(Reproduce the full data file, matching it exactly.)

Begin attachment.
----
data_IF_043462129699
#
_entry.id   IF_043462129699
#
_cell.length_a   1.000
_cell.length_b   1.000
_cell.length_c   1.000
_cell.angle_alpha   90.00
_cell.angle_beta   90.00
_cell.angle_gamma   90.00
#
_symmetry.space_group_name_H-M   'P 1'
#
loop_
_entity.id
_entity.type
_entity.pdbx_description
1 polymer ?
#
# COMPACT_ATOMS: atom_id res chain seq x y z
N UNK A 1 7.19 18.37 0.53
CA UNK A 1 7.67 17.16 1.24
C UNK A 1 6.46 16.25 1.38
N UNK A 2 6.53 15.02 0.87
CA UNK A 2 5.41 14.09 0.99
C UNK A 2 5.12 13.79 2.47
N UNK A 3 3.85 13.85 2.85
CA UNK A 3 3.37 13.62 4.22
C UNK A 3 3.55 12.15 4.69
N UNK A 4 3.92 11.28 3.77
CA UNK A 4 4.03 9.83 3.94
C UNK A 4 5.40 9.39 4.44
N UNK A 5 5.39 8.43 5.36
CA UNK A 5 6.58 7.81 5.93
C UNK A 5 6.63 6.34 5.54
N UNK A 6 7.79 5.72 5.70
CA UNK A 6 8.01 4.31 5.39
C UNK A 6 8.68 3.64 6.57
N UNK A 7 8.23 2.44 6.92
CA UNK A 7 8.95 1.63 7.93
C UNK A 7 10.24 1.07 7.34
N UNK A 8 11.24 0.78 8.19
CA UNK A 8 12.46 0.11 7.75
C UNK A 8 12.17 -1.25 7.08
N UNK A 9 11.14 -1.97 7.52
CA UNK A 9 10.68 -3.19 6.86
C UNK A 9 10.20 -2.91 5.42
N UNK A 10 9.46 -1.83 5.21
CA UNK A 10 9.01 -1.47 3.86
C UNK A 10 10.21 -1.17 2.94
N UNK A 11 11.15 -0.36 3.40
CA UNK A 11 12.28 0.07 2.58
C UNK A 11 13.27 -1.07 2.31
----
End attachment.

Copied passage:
data_IF_043462129699
#
_entry.id   IF_043462129699
#
_cell.length_a   1.000
_cell.length_b   1.000
_cell.length_c   1.000
_cell.angle_alpha   90.00
_cell.angle_beta   90.00
_cell.angle_gamma   90.00
#
_symmetry.space_group_name_H-M   'P 1'
#
loop_
_entity.id
_entity.type
_entity.pdbx_description
1 polymer ?
#
# COMPACT_ATOMS: atom_id res chain seq x y z
N UNK A 1 7.19 18.37 0.53
CA UNK A 1 7.67 17.16 1.24
C UNK A 1 6.46 16.25 1.38
N UNK A 2 6.53 15.02 0.87
CA UNK A 2 5.41 14.09 0.99
C UNK A 2 5.12 13.79 2.47
N UNK A 3 3.85 13.85 2.85
CA UNK A 3 3.37 13.62 4.22
C UNK A 3 3.55 12.15 4.69
N UNK A 4 3.92 11.28 3.77
CA UNK A 4 4.03 9.83 3.94
C UNK A 4 5.40 9.39 4.44
N UNK A 5 5.39 8.43 5.36
CA UNK A 5 6.58 7.81 5.93
C UNK A 5 6.63 6.34 5.54
N UNK A 6 7.79 5.72 5.70
CA UNK A 6 8.01 4.31 5.39
C UNK A 6 8.68 3.64 6.57
N UNK A 7 8.23 2.44 6.92
CA UNK A 7 8.95 1.63 7.93
C UNK A 7 10.24 1.07 7.34
N UNK A 8 11.24 0.78 8.19
CA UNK A 8 12.46 0.11 7.75
C UNK A 8 12.17 -1.25 7.08
N UNK A 9 11.14 -1.97 7.52
CA UNK A 9 10.68 -3.19 6.86
C UNK A 9 10.20 -2.91 5.42
N UNK A 10 9.46 -1.83 5.21
CA UNK A 10 9.01 -1.47 3.86
C UNK A 10 10.21 -1.17 2.94
N UNK A 11 11.15 -0.36 3.40
CA UNK A 11 12.28 0.07 2.58
C UNK A 11 13.27 -1.07 2.31